The Veteran looks at situations through the lens of “how it’s always been”. They are experienced in their fields and have first hand experiences of what works and what doesn’t. They have a tendency to be overly cautious and somewhat resistant to change. They can develop a fear of failure and tell themselves things like “I’ll never let that happen to me again.” The Veteran can be a wealth of knowledge and experience, but with a cynical view of the future.
The Warrior is a competitive professional who is inspired by challenges. Their mission is to excel, amaze, and above all, win. They work longer and harder, if necessary, to be the top performer in their field. This can sometimes be challenging in team situations when the spirit of competition outweighs the spirit of collaboration. The Warrior sometimes has difficulty in discerning between “battles to fight” and “opportunities for growth”.
The Healer has a passion to serve others and maintain harmony within the workplace. This person is highly empathic and considerate to others’ feelings. They often volunteer to help on projects and mediate conflict between co-workers. This person believes in the power of acknowledgement and team work. Sometimes the Healer can put the needs of individuals and social amity before the needs of projects and even themselves.
Gamblers are risk-takers who play by their own rules and approach business with a sense of adventure. This person is excited by new opportunities, follows hunches, and has a strong belief in the power of his or her own intuition, even in the face of doubt. Gamblers are always on the look out for lucky breaks and unnoticed angles. They are often impatient, looking for big gains in a short time with a minimum amount of effort.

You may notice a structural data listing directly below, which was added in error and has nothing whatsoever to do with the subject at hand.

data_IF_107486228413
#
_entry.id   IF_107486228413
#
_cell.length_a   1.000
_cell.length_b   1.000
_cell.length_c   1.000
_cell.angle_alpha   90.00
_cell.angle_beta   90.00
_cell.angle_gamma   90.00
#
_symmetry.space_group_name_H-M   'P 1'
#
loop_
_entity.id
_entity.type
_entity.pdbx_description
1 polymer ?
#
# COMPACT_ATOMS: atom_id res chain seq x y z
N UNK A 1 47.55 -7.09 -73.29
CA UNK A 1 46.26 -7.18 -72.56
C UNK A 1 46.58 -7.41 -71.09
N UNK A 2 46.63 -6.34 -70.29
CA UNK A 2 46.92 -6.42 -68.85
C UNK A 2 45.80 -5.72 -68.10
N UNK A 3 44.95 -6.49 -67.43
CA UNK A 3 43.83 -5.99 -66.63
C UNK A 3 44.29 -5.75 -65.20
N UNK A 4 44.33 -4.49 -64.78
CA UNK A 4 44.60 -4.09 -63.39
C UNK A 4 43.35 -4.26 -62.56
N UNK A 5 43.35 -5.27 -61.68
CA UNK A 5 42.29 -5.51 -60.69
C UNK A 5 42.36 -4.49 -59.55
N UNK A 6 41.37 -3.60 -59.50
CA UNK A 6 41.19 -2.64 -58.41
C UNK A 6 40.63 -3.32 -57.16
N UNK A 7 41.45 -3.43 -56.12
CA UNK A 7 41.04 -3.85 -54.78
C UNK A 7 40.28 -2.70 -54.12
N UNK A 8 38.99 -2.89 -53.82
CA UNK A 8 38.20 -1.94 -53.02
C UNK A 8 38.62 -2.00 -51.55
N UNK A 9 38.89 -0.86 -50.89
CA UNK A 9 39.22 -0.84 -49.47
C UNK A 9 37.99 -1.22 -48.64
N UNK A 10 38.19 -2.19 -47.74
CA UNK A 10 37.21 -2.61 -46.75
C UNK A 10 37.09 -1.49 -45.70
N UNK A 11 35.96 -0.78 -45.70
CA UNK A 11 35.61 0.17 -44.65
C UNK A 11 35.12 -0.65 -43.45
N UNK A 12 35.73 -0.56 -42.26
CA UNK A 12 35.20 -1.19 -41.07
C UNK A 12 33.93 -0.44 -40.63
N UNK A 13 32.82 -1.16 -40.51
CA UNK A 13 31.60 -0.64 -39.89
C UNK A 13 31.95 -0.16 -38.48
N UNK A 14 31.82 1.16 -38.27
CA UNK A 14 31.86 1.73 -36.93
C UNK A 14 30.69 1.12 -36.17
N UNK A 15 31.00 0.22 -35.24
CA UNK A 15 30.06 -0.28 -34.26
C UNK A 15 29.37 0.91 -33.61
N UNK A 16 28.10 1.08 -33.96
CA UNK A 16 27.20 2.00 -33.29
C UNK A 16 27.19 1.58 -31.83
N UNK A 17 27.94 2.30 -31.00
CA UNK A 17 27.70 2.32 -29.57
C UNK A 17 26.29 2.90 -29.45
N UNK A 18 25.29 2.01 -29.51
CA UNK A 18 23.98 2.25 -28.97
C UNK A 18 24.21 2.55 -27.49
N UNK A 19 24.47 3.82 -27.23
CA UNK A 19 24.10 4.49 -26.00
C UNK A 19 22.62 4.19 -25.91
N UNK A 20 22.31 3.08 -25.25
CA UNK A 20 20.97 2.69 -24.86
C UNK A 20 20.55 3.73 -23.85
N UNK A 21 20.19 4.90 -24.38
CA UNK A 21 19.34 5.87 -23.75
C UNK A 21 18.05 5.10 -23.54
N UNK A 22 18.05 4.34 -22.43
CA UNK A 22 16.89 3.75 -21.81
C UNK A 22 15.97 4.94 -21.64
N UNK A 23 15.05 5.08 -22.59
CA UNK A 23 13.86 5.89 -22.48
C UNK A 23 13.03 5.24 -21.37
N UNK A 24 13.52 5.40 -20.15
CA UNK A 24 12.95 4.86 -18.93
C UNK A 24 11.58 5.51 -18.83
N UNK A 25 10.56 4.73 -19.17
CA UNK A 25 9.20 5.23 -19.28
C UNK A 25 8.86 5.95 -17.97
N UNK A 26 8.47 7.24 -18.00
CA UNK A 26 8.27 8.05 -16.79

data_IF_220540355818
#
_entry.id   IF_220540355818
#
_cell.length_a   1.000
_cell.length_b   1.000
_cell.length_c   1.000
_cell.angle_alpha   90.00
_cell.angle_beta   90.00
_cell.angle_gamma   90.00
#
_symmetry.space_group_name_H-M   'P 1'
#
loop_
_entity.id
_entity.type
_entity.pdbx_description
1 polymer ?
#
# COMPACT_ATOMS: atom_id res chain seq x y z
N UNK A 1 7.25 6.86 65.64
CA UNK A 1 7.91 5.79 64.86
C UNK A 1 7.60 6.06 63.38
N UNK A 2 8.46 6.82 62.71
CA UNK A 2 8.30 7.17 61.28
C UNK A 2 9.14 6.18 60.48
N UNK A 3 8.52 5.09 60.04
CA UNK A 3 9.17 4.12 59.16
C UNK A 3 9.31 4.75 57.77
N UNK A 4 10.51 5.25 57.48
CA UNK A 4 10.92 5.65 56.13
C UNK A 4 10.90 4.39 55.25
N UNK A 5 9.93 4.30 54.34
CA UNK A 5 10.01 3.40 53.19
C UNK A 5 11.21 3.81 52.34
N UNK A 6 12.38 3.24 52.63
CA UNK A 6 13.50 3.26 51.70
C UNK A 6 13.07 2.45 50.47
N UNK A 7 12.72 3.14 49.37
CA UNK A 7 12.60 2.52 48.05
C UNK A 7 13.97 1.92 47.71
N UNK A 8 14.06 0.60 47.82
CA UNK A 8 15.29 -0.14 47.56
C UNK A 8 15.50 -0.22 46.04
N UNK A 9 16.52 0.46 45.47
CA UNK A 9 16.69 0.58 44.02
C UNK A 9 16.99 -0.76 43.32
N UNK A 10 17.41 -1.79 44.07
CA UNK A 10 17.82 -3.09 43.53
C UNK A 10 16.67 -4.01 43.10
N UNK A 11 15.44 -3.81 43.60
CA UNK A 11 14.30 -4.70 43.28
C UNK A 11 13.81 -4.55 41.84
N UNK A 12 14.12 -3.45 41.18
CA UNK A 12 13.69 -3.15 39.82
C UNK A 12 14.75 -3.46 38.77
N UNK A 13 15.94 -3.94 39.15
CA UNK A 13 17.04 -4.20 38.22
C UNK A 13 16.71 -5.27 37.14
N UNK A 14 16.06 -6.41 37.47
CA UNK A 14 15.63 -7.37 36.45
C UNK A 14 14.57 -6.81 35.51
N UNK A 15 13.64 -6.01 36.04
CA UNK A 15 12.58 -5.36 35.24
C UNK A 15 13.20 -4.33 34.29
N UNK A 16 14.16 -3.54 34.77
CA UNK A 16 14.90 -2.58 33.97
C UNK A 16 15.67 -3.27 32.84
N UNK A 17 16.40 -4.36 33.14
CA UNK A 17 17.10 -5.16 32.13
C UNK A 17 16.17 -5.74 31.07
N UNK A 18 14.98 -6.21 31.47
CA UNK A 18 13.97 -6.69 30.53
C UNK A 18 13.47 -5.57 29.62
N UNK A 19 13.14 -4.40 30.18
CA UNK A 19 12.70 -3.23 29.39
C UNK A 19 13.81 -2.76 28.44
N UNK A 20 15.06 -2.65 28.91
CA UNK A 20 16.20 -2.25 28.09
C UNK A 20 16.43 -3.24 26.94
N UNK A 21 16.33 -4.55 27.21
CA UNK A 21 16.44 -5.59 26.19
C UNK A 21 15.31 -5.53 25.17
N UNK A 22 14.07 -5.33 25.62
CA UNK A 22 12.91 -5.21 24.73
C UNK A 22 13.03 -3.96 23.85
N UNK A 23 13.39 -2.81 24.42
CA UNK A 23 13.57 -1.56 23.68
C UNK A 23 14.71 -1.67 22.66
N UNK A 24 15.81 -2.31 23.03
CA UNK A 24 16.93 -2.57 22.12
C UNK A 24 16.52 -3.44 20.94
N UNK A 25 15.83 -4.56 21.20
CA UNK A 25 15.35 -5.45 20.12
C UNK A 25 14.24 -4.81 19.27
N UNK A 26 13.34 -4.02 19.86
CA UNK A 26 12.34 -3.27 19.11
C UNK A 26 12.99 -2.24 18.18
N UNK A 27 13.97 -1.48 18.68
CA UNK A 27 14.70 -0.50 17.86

The Statistician is a methodical thinker, who relies heavily on weighing facts and figures before making decisions. This person is highly focused on the details of the task at hand and in safeguarding against possible obstacles. Sometimes, however, Statisticians suffer from “paralysis by analysis”. They get so caught up in a thorough evaluation of a situation, that they are unable to make decisions in a timely manner.
The Dominant believes that whenever you truly set your mind on your goals, you will eventually get everything you need and desire. As a result of this belief, Dominants have a great need to control every aspect of their business or department, from people to events and circumstances. Despite (or because of) their intense drive, they often feel they are losing control; which, (since they usually spread themselves too thin) they often are. Delegation and trust can be difficult for Dominants.
The Submissive is a natural introvert. This person prefers to follow direction, work quietly, and blend in. Submissives thrive in structured environments and routine, and focus well on their individual tasks. They struggle when asked to think or work “outside the box”, and sometimes their reluctance to speak up can harm their personal interests. These people prefer to be team members rather than leaders and usually are the first to acquiesce in conflict situations or open negotiations.